The Tale of Two AIs: GPT vs. Expert Systems

ChatGPT is transforming the way we communicate and work. Organizations in the public and private sectors are using this tool to increase workflow efficiency and performance, enhance customer experiences, and eliminate daily routine work tasks. I am pleased to invite Dr. Martin R. Stytz, Ph.D., CISSP, CCSP, in this installment of CTO Corner to discuss GPT, what it does, and how it relates to expert systems to see what models may be right for your team.

Generative pre-trained transformers (GPT) are large language models that use massive amounts of text data (i.e., terabytes) to understand natural language and generate human-like responses. OpenAI created ChatGPT using a GPT model to develop this artificial intelligence system that is revolutionizing how organizations operate.

GPT models are designed to learn patterns, contexts, and relationships in language by processing and analyzing diverse textual information. The models are large neural nets, but the term large in the language model comes from the number of words the model holds and the number of parameters (relationships) between the words. Currently, GPT is said to have over 100 trillion relationships as part of its software and statistical models.

To train the GPT model, a large dataset is fed into the model, consisting of sentences, paragraphs, or entire documents. The GPT model learns to predict the next word or phrase in a given context based on the patterns it observes in the training data. By iteratively adjusting its internal parameters, the model gradually improves its ability to generate coherent and contextually appropriate responses. (Note that the response is not guaranteed to be accurate, just coherent and contextually appropriate). GPT does not understand the input; it simply provides the most likely output (based on its training, discussed below).

GPT is not intelligent; indeed, humans still are not sure what natural intelligence is. A computer scientist bet a philosopher that by 2023, humanity would know how consciousness arose from the combination of human chemicals in the brain. The philosopher won and collected the bet. Intelligence is more complex than consciousness.

GPT is trained using unsupervised learning, which does not require explicit labels or annotations for the training data. Instead, unsupervised learning learns (determines parameters) directly from the input text, capturing the statistical relationships and structures inherent in the language. The statistical relationships and structures allow the model to parse input and generate text naturally and nuancedly. The statistical relationships are captured in matrix hierarchies (which are large and deep), making GPT very computationally expensive.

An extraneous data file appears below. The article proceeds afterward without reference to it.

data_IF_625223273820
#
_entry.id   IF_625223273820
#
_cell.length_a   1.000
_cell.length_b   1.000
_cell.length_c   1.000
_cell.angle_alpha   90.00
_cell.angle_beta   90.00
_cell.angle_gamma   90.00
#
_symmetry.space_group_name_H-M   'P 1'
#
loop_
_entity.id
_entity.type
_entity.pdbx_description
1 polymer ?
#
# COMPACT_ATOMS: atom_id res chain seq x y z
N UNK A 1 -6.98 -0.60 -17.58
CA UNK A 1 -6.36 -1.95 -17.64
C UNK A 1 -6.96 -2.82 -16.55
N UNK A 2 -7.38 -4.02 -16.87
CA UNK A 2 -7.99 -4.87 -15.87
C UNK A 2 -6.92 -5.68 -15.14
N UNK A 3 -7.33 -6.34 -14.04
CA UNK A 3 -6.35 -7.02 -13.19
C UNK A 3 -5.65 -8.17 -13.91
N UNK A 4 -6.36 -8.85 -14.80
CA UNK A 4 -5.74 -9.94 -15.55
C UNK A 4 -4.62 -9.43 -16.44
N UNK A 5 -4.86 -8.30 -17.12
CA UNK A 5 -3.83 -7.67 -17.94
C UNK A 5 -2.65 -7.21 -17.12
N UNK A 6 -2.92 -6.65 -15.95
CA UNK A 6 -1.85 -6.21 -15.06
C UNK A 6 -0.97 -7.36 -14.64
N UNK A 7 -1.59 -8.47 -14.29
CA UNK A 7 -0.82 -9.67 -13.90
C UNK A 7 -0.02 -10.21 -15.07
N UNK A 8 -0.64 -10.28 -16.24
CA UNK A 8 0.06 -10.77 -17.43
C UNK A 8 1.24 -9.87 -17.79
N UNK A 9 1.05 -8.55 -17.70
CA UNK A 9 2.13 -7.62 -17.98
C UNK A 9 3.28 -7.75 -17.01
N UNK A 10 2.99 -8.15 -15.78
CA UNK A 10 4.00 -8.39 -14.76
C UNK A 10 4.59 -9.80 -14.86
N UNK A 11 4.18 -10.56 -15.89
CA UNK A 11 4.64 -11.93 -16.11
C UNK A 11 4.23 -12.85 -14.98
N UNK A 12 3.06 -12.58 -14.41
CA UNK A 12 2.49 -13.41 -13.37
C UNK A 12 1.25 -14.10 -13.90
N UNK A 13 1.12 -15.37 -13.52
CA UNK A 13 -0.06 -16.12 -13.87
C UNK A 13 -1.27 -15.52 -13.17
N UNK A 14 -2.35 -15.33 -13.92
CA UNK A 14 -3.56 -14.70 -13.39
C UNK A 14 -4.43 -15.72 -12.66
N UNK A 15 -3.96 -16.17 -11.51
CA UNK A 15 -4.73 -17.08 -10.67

One of the key strengths of learned language models is their ability to generate creative and contextually appropriate responses. No other AI (Artificial Intelligence) technique can do this. Learned language models can parse input and generate text across a wide range of topics, imitating the style and tone of different writing styles or adapting to specific instructions the user gives. GPT models have the potential to provide informative, engaging, and human-like interactions in various applications. Still, GPT is not necessarily correct and does not understand the exchange between the user and the GPT system.

The key components of a GPT (Generative Pre-trained Transformer) system include:


 Exhibit 1. Key Components of GPT.

The current version, GPT-4, is more creative and collaborative than the older version, GPT-3.5. GPT-4 can generate, edit, and iterate with users on creative and technical writing tasks, such as composing songs, writing screenplays, or learning a user’s writing style. Similar to a human who may tell a lie, GPT outputs a few different errors, known as hallucinations. These include incorrect outputs or the GPT fabricating data. OpenAI provides an overview of GPT-4 at: